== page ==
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      The Effect of Norepinephrine on the Coronary Microcirculation

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          Abstract

          The role of the sympathetic nervous system in the regulation of large coronary artery tone has been well defined. Studies of adrenergic regulation of coronary-resistance vessels have largely been limited to indirect inferences based on flow measurement obtained in vivo. The purpose of the present study was to determine the effects of norepinephrine (NE) on the coronary microcirculation using direct in vitro approaches. Porcine coronary microvessels (80-200 µm in diameter) were pressurized in isolated organ chambers. Diameters were measured using a Halpern microvessel imaging apparatus. After preconstriction with leukotriene D<sub>4</sub>, NE caused complete relaxation. Relaxations to NE were inhibited by propranolol. Relaxations to NE were also inhibited by LY83583 (which depletes cGMP) and hemoglobin (which binds endothelium-derived relaxing factor, EDRF). NE caused minimal or no constriction in both preconstricted and nonpreconstricted microvessels even in the presence of hemoglobin and propranolol. In conclusion, NE predominantly dilates porcine coronary microvessels, both by β-adrenoceptor activation and by stimulating release of EDRF. There is minimal α-adrenoceptor-mediated constriction of coronary microvessels.

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          Author and article information

          Journal
          JVR
          J Vasc Res
          10.1159/issn.1018-1172
          Journal of Vascular Research
          S. Karger AG
          1018-1172
          1423-0135
          1992
          1992
          23 September 2008
          : 29
          : 1
          : 2-7
          Affiliations
          Cardiovascular Center and Veterans Administration Medical Center, Departments of Surgery and Internal Medicine, University of Iowa College of Medicine, Iowa City, Iowa, USA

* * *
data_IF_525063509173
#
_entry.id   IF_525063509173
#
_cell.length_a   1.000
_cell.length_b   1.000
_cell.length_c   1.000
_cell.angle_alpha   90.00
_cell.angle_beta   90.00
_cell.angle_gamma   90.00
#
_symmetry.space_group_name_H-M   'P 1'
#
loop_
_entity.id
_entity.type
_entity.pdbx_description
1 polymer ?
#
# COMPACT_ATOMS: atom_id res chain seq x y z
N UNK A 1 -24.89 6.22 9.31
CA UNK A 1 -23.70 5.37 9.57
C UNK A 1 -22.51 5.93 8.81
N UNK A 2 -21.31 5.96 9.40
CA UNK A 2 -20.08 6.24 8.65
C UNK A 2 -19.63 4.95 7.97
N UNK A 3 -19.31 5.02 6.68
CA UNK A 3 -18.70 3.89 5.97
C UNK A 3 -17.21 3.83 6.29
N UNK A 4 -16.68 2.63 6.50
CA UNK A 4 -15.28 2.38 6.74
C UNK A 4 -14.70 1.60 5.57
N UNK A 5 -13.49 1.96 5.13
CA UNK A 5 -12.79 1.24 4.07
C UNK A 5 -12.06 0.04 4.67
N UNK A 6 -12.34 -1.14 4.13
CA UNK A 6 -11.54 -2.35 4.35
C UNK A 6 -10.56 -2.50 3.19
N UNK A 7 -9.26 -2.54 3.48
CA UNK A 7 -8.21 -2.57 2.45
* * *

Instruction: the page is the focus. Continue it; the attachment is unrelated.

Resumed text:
Article
          158924 J Vasc Res 1992;29:2–7
          10.1159/000158924
          1313315
          © 1992 S. Karger AG, Basel

          Copyright: All rights reserved. No part of this publication may be translated into other languages, reproduced or utilized in any form or by any means, electronic or mechanical, including photocopying, recording, microcopying, or by any information storage and retrieval system, without permission in writing from the publisher. Drug Dosage: The authors and the publisher have exerted every effort to ensure that drug selection and dosage set forth in this text are in accord with current recommendations and practice at the time of publication. However, in view of ongoing research, changes in government regulations, and the constant flow of information relating to drug therapy and drug reactions, the reader is urged to check the package insert for each drug for any changes in indications and dosage and for added warnings and precautions. This is particularly important when the recommended agent is a new and/or infrequently employed drug. Disclaimer: The statements, opinions and data contained in this publication are solely those of the individual authors and contributors and not of the publishers and the editor(s). The appearance of advertisements or/and product references in the publication is not a warranty, endorsement, or approval of the products or services advertised or of their effectiveness, quality or safety. The publisher and the editor(s) disclaim responsibility for any injury to persons or property resulting from any ideas, methods, instructions or products referred to in the content or advertisements.

          Page count
          Pages: 6
          Categories
          Research Paper

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